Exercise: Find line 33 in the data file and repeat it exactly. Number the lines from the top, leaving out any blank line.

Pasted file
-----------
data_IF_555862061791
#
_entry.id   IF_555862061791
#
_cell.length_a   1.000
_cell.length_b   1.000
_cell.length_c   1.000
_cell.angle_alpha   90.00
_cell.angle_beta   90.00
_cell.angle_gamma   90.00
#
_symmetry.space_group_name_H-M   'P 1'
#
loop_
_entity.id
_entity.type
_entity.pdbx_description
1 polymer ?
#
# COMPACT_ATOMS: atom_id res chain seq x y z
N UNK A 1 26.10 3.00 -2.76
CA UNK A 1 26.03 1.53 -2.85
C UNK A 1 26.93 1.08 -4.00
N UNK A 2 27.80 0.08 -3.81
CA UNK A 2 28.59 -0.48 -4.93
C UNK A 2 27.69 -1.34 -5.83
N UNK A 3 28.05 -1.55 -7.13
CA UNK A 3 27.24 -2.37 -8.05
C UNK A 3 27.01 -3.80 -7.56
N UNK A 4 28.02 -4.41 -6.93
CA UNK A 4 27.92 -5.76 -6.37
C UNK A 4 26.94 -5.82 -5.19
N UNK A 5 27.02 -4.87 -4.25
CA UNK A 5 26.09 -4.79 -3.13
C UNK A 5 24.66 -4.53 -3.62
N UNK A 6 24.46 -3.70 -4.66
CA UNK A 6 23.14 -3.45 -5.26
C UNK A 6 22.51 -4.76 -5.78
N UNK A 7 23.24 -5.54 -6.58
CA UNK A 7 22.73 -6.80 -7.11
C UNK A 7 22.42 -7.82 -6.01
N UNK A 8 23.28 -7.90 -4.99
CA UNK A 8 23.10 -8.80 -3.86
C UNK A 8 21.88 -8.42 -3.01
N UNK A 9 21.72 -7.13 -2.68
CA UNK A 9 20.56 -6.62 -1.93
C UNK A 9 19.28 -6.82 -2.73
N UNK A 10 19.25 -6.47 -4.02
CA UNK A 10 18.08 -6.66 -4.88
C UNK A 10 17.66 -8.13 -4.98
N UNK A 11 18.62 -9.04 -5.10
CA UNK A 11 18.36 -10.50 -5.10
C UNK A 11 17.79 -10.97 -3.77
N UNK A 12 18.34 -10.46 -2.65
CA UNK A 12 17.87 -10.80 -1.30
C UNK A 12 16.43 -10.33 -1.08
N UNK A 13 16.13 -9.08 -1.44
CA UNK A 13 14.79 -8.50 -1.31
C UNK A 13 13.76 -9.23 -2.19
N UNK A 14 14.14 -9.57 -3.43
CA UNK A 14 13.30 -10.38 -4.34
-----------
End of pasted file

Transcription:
N UNK A 5 27.02 -4.87 -4.25